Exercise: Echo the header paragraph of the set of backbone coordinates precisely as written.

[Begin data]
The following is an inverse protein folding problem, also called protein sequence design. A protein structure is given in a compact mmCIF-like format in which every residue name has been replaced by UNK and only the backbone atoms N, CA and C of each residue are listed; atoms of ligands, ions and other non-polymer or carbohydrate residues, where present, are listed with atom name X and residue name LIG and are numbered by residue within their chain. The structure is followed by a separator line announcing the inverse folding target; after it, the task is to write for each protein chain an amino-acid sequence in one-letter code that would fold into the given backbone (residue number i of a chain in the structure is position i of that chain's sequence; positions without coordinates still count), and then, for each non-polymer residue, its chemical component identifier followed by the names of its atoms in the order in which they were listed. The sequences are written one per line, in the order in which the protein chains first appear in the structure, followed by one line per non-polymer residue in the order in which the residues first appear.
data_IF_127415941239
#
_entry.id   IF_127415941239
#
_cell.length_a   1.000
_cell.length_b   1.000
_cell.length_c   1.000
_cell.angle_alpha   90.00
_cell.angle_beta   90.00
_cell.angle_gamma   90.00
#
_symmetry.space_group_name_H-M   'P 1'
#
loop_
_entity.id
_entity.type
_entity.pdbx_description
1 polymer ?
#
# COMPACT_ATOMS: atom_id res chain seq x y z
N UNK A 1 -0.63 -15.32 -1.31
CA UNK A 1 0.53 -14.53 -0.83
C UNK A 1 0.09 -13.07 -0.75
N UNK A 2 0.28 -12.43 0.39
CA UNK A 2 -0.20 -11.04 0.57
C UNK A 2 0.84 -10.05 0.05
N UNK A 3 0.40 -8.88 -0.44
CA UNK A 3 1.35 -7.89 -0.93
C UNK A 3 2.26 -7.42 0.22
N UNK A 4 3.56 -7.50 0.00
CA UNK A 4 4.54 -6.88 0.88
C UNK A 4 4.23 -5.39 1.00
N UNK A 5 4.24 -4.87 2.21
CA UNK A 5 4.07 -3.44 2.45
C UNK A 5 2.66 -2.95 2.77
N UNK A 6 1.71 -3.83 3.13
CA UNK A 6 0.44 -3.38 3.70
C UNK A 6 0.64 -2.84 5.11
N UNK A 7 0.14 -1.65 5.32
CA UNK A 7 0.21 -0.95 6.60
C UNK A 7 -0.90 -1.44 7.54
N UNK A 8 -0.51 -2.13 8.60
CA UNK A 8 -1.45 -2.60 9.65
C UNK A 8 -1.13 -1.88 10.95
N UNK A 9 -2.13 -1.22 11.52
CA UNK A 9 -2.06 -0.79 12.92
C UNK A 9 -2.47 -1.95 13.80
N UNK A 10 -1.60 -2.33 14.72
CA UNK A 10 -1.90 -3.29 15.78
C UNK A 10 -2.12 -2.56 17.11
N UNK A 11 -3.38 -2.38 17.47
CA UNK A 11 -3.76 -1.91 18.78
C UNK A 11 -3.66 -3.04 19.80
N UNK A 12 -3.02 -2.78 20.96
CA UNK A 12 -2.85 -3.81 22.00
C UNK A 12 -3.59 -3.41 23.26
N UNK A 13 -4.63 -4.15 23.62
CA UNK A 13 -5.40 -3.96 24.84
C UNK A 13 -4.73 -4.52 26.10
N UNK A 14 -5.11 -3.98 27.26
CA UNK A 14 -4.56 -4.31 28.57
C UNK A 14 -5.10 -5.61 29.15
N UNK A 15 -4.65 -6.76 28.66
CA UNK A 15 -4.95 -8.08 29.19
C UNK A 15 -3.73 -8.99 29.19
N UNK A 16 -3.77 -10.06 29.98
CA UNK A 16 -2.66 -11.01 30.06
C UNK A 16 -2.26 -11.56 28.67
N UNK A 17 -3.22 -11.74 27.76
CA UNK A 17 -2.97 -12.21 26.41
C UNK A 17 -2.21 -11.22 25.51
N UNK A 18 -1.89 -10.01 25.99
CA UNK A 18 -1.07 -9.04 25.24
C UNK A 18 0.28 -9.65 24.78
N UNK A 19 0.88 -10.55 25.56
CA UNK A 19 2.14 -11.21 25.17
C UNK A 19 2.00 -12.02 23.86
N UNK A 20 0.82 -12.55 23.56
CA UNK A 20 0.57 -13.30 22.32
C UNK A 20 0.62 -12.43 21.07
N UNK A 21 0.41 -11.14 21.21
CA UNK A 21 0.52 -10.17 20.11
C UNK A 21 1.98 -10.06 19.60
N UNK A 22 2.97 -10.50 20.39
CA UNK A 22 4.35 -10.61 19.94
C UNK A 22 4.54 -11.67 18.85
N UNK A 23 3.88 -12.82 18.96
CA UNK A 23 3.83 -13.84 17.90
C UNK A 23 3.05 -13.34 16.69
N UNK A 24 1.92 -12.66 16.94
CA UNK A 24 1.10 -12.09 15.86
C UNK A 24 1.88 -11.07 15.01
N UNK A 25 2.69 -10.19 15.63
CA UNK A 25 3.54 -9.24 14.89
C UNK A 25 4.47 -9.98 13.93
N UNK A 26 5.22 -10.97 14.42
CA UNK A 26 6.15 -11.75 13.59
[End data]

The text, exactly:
The following is an inverse protein folding problem, also called protein sequence design. A protein structure is given in a compact mmCIF-like format in which every residue name has been replaced by UNK and only the backbone atoms N, CA and C of each residue are listed; atoms of ligands, ions and other non-polymer or carbohydrate residues, where present, are listed with atom name X and residue name LIG and are numbered by residue within their chain. The structure is followed by a separator line announcing the inverse folding target; after it, the task is to write for each protein chain an amino-acid sequence in one-letter code that would fold into the given backbone (residue number i of a chain in the structure is position i of that chain's sequence; positions without coordinates still count), and then, for each non-polymer residue, its chemical component identifier followed by the names of its atoms in the order in which they were listed. The sequences are written one per line, in the order in which the protein chains first appear in the structure, followed by one line per non-polymer residue in the order in which the residues first appear.